BIRNBAUM: The reset presidency

Obama’s zigzag policymaking has cost him public support

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If the Obama administration were to have a motto, it would be “never mind.”

The president tacks one way and then the other without regret or apology.

He withdraws troops from Iraq and then begins to return them as soon as the retreat emboldens the enemy.

He threatens Syria, but then does nothing to follow through.

He cozies up to Russia, then complains about its intervention in Ukraine and then does, essentially, nothing about it.

The list goes on and on.

The public is slowly catching on to this reckless vacillation. Mr. Obama’s job-approval rating is at or near record lows.

He suspects that this can quickly change, though, because of the sound-bite world of politics we live in. Public outrage seems to last only a nanosecond, no matter how serious the infraction.

Word of the Veterans Affairs’ disgraceful wait times looked like it would bring the White House to its knees. That scandal lasted no more than few weeks. Now it’s barely in the news.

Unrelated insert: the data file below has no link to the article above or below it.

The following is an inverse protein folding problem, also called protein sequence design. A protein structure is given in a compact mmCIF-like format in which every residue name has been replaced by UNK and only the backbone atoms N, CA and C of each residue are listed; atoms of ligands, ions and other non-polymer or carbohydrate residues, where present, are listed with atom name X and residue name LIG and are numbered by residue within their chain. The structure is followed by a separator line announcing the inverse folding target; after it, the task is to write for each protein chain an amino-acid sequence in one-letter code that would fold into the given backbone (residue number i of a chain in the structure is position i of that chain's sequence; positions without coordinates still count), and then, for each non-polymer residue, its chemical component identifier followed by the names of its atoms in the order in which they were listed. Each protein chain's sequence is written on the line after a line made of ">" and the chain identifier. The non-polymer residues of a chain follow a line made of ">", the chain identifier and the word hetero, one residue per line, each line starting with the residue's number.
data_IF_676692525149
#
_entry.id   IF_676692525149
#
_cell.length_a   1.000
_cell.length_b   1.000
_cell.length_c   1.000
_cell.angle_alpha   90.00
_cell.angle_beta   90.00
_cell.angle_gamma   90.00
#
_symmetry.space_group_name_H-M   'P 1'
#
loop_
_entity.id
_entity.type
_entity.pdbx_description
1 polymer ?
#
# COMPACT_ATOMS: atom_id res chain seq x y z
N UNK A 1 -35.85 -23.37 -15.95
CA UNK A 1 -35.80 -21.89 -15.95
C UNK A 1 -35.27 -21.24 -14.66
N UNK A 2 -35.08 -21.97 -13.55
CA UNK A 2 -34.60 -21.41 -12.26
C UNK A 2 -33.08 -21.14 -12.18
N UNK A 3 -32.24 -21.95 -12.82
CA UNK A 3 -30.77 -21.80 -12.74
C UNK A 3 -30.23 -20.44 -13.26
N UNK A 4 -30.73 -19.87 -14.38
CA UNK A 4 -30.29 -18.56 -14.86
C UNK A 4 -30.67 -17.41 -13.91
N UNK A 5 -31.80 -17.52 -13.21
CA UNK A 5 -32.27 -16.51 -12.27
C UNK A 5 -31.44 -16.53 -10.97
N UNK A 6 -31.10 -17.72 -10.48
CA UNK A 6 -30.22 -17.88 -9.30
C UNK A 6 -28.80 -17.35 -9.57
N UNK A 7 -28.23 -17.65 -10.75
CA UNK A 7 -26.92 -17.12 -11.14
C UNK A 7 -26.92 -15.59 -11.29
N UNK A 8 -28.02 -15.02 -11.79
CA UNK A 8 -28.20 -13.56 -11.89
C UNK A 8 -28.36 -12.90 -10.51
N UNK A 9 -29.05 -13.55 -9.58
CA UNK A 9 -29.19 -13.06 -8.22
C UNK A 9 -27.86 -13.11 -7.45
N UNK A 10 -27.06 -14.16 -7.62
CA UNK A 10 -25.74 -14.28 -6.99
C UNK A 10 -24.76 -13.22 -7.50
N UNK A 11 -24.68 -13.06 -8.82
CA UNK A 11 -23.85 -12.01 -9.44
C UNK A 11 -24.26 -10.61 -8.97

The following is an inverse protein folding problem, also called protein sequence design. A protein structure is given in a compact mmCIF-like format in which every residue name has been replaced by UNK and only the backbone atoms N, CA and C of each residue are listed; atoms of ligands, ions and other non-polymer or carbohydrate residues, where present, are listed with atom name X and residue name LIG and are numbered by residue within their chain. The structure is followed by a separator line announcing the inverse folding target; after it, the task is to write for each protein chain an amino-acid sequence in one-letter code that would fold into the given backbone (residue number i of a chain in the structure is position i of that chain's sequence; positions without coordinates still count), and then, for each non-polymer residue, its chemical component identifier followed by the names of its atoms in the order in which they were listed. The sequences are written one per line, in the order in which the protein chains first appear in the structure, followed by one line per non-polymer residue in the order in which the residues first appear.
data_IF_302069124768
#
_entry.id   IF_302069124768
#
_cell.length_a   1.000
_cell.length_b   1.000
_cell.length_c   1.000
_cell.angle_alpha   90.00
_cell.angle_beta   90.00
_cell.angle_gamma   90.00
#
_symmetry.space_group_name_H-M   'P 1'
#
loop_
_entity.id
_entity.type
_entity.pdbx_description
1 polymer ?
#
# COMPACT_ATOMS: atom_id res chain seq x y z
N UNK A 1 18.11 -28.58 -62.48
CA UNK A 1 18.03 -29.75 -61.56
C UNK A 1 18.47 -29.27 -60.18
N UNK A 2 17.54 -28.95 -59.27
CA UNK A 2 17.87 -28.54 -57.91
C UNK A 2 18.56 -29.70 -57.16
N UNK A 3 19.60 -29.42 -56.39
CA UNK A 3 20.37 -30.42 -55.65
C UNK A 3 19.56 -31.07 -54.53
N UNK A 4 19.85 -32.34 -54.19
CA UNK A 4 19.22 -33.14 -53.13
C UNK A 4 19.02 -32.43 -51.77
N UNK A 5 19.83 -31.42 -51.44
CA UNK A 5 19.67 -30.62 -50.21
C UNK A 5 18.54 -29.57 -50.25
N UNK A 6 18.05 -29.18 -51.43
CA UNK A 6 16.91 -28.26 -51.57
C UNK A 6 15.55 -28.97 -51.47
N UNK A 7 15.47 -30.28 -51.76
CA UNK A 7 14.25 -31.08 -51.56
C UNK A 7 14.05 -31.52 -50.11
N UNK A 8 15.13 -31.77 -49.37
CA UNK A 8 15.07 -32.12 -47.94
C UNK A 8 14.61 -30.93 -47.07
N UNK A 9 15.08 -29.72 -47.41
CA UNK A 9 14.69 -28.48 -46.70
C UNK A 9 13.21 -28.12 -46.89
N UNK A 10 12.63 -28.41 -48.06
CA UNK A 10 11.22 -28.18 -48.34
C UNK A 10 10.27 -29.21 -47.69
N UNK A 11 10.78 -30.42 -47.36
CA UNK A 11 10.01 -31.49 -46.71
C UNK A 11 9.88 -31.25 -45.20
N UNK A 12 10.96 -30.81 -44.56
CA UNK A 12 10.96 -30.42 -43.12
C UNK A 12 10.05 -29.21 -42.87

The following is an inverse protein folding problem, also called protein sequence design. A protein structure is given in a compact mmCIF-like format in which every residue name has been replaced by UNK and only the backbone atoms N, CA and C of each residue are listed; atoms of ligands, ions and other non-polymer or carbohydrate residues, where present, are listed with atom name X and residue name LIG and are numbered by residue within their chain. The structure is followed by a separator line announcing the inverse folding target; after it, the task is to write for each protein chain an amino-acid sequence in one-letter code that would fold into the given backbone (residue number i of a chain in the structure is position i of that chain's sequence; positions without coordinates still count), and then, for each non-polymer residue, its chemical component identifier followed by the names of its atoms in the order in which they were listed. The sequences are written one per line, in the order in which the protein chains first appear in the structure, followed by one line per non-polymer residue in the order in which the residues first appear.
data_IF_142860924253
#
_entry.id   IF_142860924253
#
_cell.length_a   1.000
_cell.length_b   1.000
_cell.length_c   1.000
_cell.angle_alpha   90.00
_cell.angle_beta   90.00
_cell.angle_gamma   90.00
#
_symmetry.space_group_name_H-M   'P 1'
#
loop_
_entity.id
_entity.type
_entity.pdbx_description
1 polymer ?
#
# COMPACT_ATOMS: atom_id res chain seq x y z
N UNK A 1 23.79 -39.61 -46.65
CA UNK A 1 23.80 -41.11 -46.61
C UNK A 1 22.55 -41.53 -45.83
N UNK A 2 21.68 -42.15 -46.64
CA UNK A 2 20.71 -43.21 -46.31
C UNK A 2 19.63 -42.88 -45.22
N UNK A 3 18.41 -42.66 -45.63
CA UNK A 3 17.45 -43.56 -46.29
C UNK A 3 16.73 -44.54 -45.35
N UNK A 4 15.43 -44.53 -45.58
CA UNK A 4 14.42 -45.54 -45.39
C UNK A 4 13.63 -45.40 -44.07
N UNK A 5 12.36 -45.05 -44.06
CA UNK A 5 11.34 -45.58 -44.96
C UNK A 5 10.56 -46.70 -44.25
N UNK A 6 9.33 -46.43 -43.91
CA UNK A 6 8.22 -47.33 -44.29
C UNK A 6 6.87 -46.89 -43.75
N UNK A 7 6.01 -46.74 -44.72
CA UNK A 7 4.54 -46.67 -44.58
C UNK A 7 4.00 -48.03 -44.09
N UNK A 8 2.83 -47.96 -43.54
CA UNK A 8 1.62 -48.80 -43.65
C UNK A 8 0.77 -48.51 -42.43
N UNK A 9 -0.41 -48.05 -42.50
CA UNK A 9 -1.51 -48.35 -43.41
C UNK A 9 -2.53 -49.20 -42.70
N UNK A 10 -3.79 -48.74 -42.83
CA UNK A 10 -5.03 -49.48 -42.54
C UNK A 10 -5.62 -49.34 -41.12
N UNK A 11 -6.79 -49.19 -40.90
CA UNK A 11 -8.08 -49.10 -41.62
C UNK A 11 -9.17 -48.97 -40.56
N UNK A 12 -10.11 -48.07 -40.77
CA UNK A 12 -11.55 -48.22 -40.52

The outrage that replaced the VA story — the swap of a war prisoner for a handful of high-ranking terrorist detainees — has also come and gone from public view.

I wrote in a previous column that a lot of this shallow behavior by Mr. Obama could be explained by seeing his administration as a “rhetorical presidency.” He was able to give a powerful speech now and then, but he didn’t much care about — and largely neglected — the hard work of governing that was supposed to follow.

Now it’s clear that there’s more to it than that. He acts as if voters don’t remember — and don’t care — what he last said.

As long as what he said makes sense at the time, he can get away with it, or so he thinks.

He can reset the reset with Russia, for example, and not suffer many consequences. He can lay out his foreign-policy principles several times and expect that (almost) no one will notice that they’ve changed each time.

Then he can trump those principles with a bumper sticker — Don’t do stupid stuff — and imagine that the phrase is yet another fresh start.

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